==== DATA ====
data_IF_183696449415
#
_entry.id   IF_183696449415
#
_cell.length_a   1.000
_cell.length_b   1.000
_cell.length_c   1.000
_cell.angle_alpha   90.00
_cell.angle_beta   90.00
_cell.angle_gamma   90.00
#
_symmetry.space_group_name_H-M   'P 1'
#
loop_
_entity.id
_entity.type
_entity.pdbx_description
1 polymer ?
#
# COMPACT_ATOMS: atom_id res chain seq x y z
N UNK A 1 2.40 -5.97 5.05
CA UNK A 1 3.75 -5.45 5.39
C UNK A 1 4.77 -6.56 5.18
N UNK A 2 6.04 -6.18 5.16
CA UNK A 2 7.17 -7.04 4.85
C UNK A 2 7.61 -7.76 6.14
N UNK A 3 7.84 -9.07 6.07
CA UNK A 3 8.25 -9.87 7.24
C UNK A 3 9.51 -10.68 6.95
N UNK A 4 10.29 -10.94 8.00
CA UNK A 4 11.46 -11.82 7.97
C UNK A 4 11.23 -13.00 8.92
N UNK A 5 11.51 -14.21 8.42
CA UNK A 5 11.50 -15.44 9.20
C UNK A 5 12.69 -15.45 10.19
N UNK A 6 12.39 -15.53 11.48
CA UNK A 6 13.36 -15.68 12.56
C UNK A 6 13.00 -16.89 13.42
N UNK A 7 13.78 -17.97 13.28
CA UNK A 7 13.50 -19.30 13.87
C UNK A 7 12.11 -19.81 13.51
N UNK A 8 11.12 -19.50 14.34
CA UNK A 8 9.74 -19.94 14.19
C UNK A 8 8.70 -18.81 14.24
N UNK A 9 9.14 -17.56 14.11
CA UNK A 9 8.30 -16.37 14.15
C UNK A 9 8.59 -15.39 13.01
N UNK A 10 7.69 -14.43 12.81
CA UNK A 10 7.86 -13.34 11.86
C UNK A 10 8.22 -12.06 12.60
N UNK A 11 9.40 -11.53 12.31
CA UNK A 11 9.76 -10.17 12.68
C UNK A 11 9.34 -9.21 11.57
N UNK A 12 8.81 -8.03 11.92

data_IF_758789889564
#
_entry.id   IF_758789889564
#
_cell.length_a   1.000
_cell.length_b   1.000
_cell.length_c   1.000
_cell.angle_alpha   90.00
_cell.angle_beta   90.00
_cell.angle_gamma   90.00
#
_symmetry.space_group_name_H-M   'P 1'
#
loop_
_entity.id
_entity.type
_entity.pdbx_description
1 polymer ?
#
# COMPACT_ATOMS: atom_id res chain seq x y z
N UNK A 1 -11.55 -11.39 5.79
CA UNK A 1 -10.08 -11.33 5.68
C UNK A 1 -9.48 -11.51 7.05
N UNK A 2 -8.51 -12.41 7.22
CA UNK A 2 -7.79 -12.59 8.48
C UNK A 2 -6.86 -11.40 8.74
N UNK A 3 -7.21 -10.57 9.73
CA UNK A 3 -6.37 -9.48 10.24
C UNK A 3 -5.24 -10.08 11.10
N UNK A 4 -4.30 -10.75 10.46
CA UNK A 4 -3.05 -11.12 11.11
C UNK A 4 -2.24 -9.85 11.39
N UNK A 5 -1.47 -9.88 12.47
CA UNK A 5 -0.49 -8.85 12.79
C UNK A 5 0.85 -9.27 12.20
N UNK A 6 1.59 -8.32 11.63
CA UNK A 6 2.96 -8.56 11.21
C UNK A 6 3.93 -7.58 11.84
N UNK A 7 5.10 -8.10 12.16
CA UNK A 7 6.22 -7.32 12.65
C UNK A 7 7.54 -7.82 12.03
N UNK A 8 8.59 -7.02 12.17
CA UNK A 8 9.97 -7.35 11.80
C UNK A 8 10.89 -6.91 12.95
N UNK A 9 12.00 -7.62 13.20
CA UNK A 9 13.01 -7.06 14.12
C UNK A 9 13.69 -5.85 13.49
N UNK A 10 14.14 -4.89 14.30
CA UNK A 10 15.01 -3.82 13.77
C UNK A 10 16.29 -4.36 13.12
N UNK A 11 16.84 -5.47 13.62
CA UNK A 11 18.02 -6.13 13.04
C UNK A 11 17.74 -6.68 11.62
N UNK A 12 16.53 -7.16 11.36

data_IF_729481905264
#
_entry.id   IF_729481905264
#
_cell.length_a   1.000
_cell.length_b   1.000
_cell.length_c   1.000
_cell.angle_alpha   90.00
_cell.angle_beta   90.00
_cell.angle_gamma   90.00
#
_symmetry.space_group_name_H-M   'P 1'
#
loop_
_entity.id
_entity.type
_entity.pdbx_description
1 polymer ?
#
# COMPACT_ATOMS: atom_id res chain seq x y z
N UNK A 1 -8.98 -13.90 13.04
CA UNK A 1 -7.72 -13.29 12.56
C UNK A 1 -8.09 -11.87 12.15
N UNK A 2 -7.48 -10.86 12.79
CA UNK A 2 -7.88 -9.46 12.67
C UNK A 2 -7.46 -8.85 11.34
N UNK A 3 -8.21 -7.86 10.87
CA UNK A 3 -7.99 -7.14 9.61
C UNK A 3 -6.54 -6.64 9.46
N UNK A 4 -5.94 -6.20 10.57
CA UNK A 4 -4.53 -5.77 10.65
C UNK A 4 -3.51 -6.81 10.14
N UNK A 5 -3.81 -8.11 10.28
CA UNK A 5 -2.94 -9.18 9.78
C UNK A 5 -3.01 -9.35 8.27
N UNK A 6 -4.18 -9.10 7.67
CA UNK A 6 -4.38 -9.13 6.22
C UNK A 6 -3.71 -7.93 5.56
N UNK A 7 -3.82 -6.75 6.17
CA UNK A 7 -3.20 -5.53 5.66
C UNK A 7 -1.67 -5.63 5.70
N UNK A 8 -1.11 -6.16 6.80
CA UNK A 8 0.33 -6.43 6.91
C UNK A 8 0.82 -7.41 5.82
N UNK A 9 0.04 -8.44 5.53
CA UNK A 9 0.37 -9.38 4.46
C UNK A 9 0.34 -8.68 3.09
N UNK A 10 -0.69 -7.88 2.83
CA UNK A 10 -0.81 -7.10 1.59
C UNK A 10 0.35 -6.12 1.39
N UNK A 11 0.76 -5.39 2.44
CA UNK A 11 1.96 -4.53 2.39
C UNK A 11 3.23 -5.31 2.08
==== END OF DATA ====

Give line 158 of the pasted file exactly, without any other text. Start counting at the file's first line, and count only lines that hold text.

C UNK A 10 0.35 -6.12 1.39